For patients with surgically managed orthopedic fractures, there was no evidence that strong opioid medication was superior to milder medications for subacute pain. These findings were published in JAMA Network Open.

Patients who underwent surgical treatment for ≥1 acute fracture between 2016 and 2017 at a major trauma hospital affiliated with the University of Sydney in Australia (N=120) were recruited for this study. Patients were randomized to receive 5 or 10 mg oxycodone hydrochloride (n=59) or 500 or 1000 mg acetaminophen and 8 or 16 mg codeine (n=61) 4 times per day for 2 weeks after release from hospital. Medications were titrated to the lower dose at week 3. On days 3, 7, 14, and 21, participants were contacted by telephone and asked about their pain.

The strong opioid and milder medication cohorts were 72.9% and 77.1% men, aged mean 36.0 (standard deviation [SD], 14.1) and 38.2 (SD, 13.5) years, BMI was 27.4 (SD, 6.4) and 29.0 (SD, 6) kg/m2, 20.3% and 23.0% had ≥1 comorbidity, 1.7% and 3.3% were recreational drug users, 84.8% and 90.2% had 1 fracture, and 50.8% and 60.7% had lower extremity fractures, respectively.


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Prior to hospital discharge, mean pain on a numerical rating scale (NRS) was 4.2 (SD, 1.56) and worst pain was 6.5 (SD, 1.9).

Between days 1 and 7 after discharge, the group difference in pain was -0.50 (95% CI, -1.11 to 0.12; P =.11). The difference in pain between groups was also similar between days 1 to 21 (mean difference, -0.45 (95% CI, -1.06 to 0.16; P =.15).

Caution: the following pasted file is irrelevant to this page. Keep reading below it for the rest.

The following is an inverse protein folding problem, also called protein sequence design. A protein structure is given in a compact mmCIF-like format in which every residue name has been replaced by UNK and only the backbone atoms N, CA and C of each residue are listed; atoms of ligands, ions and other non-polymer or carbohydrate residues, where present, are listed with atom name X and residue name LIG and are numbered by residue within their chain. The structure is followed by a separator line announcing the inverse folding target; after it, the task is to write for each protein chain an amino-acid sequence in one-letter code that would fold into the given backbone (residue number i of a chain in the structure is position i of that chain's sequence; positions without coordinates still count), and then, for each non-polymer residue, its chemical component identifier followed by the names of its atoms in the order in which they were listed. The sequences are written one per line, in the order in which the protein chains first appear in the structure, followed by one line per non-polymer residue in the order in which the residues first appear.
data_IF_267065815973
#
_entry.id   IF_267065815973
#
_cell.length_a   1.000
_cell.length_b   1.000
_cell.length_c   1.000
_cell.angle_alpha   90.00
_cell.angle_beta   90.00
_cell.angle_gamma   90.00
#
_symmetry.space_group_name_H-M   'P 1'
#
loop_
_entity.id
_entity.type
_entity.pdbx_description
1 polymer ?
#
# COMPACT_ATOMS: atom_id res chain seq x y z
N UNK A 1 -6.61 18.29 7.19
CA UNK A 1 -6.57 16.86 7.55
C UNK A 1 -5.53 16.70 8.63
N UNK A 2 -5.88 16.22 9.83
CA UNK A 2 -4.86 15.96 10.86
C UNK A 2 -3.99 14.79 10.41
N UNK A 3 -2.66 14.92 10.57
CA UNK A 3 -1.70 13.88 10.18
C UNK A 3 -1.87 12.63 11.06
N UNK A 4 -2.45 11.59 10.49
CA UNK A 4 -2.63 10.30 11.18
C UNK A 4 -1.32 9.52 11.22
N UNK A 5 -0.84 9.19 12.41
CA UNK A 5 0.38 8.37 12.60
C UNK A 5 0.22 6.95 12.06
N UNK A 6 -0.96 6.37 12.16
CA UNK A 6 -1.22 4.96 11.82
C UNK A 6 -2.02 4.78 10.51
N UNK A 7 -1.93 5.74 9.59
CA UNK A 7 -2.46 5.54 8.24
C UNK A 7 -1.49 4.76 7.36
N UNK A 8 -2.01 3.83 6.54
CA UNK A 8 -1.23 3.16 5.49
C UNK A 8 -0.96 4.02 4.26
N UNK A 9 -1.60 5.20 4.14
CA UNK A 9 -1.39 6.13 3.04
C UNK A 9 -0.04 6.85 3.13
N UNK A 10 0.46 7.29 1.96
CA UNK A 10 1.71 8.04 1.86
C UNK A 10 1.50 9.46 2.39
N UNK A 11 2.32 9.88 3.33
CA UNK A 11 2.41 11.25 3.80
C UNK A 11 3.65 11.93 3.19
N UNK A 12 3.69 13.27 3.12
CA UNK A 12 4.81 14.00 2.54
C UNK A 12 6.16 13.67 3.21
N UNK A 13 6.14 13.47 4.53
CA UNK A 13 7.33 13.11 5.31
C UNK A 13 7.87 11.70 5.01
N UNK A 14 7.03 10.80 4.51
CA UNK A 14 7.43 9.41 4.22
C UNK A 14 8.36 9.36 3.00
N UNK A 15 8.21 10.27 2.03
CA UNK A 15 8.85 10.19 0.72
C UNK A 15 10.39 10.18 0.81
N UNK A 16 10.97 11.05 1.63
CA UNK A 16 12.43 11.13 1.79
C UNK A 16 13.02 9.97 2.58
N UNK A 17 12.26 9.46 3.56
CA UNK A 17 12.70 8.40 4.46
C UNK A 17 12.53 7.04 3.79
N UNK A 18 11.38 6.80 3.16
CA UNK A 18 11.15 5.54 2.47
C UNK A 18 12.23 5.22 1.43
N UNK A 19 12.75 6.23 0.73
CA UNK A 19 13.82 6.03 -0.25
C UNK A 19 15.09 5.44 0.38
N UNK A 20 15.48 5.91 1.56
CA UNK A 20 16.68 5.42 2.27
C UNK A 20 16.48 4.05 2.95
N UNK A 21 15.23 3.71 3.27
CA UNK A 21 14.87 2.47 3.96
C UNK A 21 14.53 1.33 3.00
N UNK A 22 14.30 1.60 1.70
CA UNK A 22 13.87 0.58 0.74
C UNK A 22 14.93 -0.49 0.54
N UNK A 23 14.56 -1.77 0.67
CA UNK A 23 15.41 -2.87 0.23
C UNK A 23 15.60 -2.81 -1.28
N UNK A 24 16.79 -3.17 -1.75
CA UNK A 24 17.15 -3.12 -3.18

Significant group differences were not observed between days 1-21 for daily adverse effects (P =.06), worst pain (P =.37), and mean daily tablet use (P =.69). The proportion of patients who returned to work on days 3 (P =.26), 7 (P >.99), 14 (P =.79), and 21 (P =.76) did not differ. No significant difference for global perceived effect on days 7 (P =.88), 14 (P =.69), or 21 (P =.29) were observed.

At the end of the study, 56.0% of the oxycodone group would not guess which treatment they had been assigned to, 30.5% incorrectly thought they were assigned to the milder cohort, and 13.5% correctly guessed their assignment. For the mild cohort, 34.5% correctly guessed their assignment and 26.2% were incorrect.

No significant differences in satisfaction were reported (P =.51).

The findings from this study may not be generalizable as it was a single-center study conducted in a region with a high level of socioeconomic disadvantage.

This study did not find evidence to support the use of strong opioids after surgical intervention for orthopedic fractures.

Reference

Jenkin DE, Naylor JM, Descallar H, Harris IA. Effectiveness of oxycodone hydrochloride (strong opioid) vs combination acetaminophen and codeine (mild opioid) for subacute pain after fractures managed surgically: a randomized clinical trial. JAMA Netw Open. 2021;4(11):e2134988. doi:10.1001/jamanetworkopen.2021.34988